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Crawling seems like an easy skill initially because all we have to do is get our kids on the floor then poke them with toys until they figure it out – right? Not quite!
For many parents, the crawling stage seems to last forever. Some kids seem to take longer than others, but at some point, they all crawl. You can also make so many mistakes when teaching your baby to crawl, and you can end up causing some serious setbacks.
We know you want to capture your baby’s first movements in your heart (and on video) for the longest time, so let’s dive right in!
What Month Does a Baby Start Crawling?
Typically, babies start crawling around the 9th month. Some can start crawling from as early as the 6th month, while others wait till the 10th month. While most infants crawl and cruise before walking, some skip the crawling phase and go straight to sitting up, standing, and walking.
6 Types of Crawling Styles
Did you know that there are several different styles of crawling? We’ll explain the different types of crawling and how they can affect your baby’s growth.
When your little one does not move in one of these ways, it doesn’t mean anything unusual or wrong is happening! And because your baby exhibits one of these movements does not mean that they will be crawling “normally.” After all, no two babies are the same.
1. Toe Crawling
The first type of crawling that most babies master is toe crawling. This kind of movement happens when your baby gets to the point where he pushes with his toes and scoots along using his palms for balance.
While this might be cute, it can also be a very dangerous habit. You see, in order to keep his balance and not fall over, your baby needs to turn his feet inward. This can lead to muscle imbalances and tightness in the hips that will take time to correct, so make sure you don’t encourage this kind of movement too much! But on the plus side, most babies stop toe crawling after just a few months.
2. Rolling Crawl
The rolling crawl is a very advanced form of movement. In this kind of crawling, your baby will roll over onto his belly then push with his arms and legs to move from one place to another. Because babies can only rely on their upper body strength for so long, it’s not uncommon for them to give up and start on their hands and knees shortly after starting the rolling crawl.
3. The Hook
This form of movement should not be encouraged because it puts your baby in a dangerous position. In this rolling fashion, your baby will curl their pinky finger over his or her thumb with both arms just under their hips. This is not a safe way to crawl because it’s easy for your baby to slip out and fall on his head or back.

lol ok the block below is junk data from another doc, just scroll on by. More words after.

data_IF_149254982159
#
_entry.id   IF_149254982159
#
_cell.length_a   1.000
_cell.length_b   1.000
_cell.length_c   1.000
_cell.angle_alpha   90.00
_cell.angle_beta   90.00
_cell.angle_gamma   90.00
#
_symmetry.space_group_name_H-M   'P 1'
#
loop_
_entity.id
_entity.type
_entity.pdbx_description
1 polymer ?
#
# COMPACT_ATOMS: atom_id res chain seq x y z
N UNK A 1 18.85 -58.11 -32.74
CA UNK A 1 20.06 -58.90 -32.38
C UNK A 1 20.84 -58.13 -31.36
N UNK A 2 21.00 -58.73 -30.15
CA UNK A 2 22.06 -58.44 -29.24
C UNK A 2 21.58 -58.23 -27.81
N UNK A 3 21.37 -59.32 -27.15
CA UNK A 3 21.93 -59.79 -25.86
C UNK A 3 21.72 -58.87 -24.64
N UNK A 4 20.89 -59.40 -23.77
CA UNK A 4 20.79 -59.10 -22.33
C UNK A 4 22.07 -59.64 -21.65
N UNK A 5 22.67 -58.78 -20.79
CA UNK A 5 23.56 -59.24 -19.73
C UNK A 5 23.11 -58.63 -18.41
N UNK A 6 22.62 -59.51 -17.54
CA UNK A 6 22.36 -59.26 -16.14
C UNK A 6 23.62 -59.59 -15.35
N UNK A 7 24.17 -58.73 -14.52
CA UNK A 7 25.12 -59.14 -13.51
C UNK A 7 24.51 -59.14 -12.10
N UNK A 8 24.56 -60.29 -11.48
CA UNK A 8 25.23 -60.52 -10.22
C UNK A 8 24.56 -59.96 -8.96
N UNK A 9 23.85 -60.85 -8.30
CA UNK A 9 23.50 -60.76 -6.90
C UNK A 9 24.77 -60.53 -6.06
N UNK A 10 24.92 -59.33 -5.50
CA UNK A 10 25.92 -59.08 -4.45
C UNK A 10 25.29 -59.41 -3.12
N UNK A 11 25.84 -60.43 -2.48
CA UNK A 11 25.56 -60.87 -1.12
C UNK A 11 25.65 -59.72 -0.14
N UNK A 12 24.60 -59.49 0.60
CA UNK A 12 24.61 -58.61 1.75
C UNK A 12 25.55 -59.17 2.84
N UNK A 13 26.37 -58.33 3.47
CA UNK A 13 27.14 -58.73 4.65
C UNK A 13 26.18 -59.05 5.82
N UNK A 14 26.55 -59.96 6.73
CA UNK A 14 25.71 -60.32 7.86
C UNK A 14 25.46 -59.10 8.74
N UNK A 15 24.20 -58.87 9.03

4. The Hoover
The Hoover crawl (also known as the bear crawl) works very similarly to the rolling crawl but with one major difference. Your baby will fall onto his or her belly and use his or her arm to push off the ground instead of pushing with both arms. With this kind of movement, your baby’s legs are out straight in front of him, which is not a safe position for crawling.
5. Overhand Crawl
The overhand crawl is a very common type of movement that most babies can master by 12 months. Unlike all the other kinds of crawling, in order to move with this technique, your baby needs to bend his or her arms and hold them at a 90-degree angle under his or her chest. This is why it’s also referred to as an overhand crawl or sometimes even a bar crawl!
How to Encourage Your Baby to Crawl – The Do’s and Don’ts
If your baby is not yet crawling, you might be wondering how to help him or her start learning how to crawl. The truth is that there are several things you can do to encourage him or her to crawl more and even move faster!
Dress Your Baby in Clothes That Are Easy To Move Around In
There’s no point trying to get them crawling if they can’t even fit enough of their body through the outfit! Clothes like jeans and pants with elastic waistbands can be hard for babies to move around in and often cause them to either get stuck or fall down a lot. Try dressing your baby in soft cotton pants, shorts, leggings, or even shirts that are easy for him to move his arms around in.
Give Your Baby Plenty of Time to Play on the Floor Each Day
As mentioned earlier, crawling is a very important developmental milestone that all babies eventually will reach some point. The problem is that many babies don’t give crawling enough time and end up falling behind on other important milestones like sitting or walking because they are too busy trying to master crawling!
This is the reason why you should make sure your baby gets plenty of floor time each day. Each child has different needs regarding how much floor time they need every day, but our advice would be to try and schedule in 1-2 hours per day if possible. Maybe even split this into two sessions if you have more than one child so that each can get their share of floor time!
Remove Dangerous Objects in Your Baby’s Path
Just because he is crawling doesn’t mean you can drop everything and forget about safety! Make sure there are no small objects, loose or sharp pieces of furniture in his play area.